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In the Sky This Month

November is a time of transition in the night sky. The signature star pattern of summer, the Summer Triangle, drops down the western sky during the evening, while some of the leading constellations of winter, including Orion and Canis Major, creep into view by mid- to late-evening. The zone between them is noticeably devoid of bright stars and constellations. It is dominated by the “celestial sea,” a collection of faint star patterns with a watery theme that stretches from Capricornus, the sea goat, to Cetus, the sea monster. Lonely Fomalhaut, in Pisces Austrinus, the southern fish, is the only bright spot in this stretch of stars.

November 13: Summer Reminder

One of the signature star patterns of summer, the Summer Triangle, remains in fine view. It is high in the west at nightfall. The brightest star in the triangle is Vega, in the constellation Lyra.

November 14: Leonid Meteors

A minor dust storm will sweep into Earth’s upper atmosphere the next few nights, producing a smattering of Leonid meteors. But the Moon will overpower the show. Only the brightest “shooting stars” will shine through the moonglow.

November 15: Triangulum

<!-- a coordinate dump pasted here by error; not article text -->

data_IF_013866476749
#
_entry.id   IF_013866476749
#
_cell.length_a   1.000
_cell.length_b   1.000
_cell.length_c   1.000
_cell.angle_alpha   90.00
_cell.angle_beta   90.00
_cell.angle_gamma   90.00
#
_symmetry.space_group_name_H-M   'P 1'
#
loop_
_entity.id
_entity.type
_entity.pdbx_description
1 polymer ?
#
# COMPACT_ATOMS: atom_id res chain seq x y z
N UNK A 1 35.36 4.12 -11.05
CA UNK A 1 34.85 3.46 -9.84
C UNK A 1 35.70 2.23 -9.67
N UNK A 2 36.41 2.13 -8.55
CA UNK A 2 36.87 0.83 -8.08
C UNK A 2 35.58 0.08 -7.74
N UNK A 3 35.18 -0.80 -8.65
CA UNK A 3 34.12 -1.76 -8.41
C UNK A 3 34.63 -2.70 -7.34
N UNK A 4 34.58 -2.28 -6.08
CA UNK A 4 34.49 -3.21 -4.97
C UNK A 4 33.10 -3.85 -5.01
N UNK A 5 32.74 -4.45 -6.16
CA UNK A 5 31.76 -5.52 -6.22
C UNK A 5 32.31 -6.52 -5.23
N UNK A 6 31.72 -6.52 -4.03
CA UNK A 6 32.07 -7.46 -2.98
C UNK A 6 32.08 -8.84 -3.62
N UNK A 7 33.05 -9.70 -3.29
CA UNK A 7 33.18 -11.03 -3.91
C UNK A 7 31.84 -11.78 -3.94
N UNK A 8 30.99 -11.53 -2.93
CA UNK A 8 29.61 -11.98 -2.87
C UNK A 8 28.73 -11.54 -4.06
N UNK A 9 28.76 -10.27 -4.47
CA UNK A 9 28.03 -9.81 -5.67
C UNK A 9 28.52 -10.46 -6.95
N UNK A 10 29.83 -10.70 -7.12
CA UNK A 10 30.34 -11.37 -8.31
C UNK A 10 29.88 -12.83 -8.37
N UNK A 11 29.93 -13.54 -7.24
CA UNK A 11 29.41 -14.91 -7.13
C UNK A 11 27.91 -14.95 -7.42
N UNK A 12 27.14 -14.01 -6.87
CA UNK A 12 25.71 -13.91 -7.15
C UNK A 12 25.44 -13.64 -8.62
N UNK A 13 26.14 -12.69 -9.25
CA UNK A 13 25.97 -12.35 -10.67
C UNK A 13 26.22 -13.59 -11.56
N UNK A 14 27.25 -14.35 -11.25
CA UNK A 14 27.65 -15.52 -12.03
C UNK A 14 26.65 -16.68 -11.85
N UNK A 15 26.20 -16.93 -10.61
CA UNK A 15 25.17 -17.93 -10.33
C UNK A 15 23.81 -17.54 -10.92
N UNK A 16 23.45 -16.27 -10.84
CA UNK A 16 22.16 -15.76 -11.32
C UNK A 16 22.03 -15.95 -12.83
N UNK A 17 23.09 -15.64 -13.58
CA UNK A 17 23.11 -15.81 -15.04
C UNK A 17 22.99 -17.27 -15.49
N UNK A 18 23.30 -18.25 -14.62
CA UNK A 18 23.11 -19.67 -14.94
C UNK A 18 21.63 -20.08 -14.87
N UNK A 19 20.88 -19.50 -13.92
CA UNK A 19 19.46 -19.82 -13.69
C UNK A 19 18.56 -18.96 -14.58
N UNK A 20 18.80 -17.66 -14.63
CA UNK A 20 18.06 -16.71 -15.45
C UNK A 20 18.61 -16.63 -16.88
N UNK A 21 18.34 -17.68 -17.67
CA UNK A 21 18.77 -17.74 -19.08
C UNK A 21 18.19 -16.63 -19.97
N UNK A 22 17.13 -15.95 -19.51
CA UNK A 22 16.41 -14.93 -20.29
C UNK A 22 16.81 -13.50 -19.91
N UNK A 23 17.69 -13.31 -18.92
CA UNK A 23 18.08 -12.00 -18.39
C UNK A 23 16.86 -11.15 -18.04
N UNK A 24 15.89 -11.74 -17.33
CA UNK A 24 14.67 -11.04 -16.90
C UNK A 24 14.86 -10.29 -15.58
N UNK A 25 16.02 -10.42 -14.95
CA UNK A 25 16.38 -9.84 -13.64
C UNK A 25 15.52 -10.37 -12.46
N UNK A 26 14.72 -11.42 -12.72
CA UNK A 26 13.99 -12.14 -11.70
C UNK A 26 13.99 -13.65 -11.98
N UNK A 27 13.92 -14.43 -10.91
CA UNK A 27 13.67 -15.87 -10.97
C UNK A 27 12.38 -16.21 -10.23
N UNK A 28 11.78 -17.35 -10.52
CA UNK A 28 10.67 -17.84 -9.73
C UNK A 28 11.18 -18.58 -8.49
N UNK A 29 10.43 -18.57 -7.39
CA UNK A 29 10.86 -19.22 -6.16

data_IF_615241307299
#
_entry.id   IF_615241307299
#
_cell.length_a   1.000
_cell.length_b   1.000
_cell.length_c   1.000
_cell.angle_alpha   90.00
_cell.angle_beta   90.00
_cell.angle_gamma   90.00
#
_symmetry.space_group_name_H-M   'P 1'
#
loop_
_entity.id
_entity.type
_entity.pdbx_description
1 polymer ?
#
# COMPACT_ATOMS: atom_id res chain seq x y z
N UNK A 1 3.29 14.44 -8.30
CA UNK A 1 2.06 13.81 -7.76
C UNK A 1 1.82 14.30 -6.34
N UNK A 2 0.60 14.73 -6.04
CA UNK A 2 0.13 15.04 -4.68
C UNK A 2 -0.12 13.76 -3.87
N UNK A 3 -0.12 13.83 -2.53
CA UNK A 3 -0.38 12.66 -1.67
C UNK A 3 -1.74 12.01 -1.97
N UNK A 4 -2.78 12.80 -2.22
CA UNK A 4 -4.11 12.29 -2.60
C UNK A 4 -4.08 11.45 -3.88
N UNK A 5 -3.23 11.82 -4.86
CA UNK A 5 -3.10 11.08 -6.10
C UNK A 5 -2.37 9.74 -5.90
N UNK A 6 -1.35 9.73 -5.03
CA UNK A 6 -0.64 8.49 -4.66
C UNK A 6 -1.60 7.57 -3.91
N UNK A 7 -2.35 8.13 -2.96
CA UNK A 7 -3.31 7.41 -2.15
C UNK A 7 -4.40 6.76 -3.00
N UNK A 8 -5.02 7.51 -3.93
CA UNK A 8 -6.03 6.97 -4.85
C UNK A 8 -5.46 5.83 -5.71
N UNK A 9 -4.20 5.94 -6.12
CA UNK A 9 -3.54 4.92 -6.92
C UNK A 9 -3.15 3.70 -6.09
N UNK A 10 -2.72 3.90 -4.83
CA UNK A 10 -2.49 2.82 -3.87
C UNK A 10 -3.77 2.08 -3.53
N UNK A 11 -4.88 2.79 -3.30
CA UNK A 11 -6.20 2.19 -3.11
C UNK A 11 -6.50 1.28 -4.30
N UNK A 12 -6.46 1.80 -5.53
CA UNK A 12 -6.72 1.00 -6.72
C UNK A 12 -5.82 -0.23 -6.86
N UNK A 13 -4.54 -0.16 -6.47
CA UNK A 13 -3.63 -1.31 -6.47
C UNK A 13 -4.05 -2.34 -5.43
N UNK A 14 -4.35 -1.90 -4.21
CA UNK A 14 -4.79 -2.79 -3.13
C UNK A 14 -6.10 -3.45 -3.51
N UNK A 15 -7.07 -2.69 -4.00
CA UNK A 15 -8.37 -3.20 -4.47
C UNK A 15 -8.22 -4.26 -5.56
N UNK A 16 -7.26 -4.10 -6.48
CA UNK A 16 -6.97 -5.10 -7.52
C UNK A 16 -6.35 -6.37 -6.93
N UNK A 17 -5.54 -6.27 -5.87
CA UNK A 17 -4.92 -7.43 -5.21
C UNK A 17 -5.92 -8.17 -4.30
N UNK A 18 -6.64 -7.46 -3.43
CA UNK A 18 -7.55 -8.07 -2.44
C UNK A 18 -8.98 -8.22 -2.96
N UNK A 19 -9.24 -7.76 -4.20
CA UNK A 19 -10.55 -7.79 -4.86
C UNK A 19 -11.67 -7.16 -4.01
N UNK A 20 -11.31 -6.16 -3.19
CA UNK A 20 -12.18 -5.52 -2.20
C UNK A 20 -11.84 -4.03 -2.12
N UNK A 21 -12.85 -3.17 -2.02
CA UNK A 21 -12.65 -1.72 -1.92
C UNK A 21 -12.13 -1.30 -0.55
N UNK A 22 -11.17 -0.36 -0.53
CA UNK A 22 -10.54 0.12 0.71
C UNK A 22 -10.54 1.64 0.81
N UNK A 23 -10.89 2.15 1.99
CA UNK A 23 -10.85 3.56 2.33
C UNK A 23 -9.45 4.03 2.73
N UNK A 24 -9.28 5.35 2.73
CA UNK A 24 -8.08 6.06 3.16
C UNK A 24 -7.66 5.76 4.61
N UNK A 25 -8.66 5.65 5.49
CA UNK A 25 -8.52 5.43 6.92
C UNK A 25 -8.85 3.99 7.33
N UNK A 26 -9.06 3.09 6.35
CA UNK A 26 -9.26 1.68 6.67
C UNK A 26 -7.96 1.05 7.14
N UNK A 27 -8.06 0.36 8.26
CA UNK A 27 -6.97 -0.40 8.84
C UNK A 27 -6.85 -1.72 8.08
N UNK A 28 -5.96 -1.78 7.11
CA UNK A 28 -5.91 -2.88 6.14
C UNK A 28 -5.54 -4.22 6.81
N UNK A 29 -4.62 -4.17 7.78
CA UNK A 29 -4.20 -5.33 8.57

The constellation Triangulum is a skinny triangle wedged between four bigger constellations, including Andromeda the princess and Perseus the hero. If you have a dark sky, look for Triangulum well up in the east at nightfall. Its wedge aims to the right.

November 16: Triangulum Galaxy

Under especially clear, dark skies, the galaxy M33 is just visible to the naked eye. At three million light-years, it is one of the farthest objects visible to the eye alone. As night falls, it’s above the stars that outline the constellation Triangulum.

November 17: Moon and Regulus

Look for the Moon high in the sky at first light tomorrow. Regulus, the bright star that marks the heart of Leo, the lion, will stand to the lower left of the Moon.

November 18: Last-Quarter Moon

The last-quarter Moon rises around midnight tonight and will stand high in the sky at first light tomorrow. Regulus, the brightest star of Leo, will be close to it.

November 19: Venus and Jupiter

Venus and Jupiter, the brightest points of light in the night sky, are quite close together, low in the southwest as the Sun sets. Venus is the brighter light, with Jupiter a little to the upper left of Venus this evening.

Current moon phase

First QuarterFirst Nov. 4, 4:23 am

Full MoonFull Nov. 12, 7:34 am

Last quarterLast Nov. 19, 3:11 pm

New MoonNew Nov. 26, 9:06 am

Times are U.S. Central Time.

Apogee November 7

Perigee November 23

The full Moon of November is known as the Frost Moon or Snow Moon.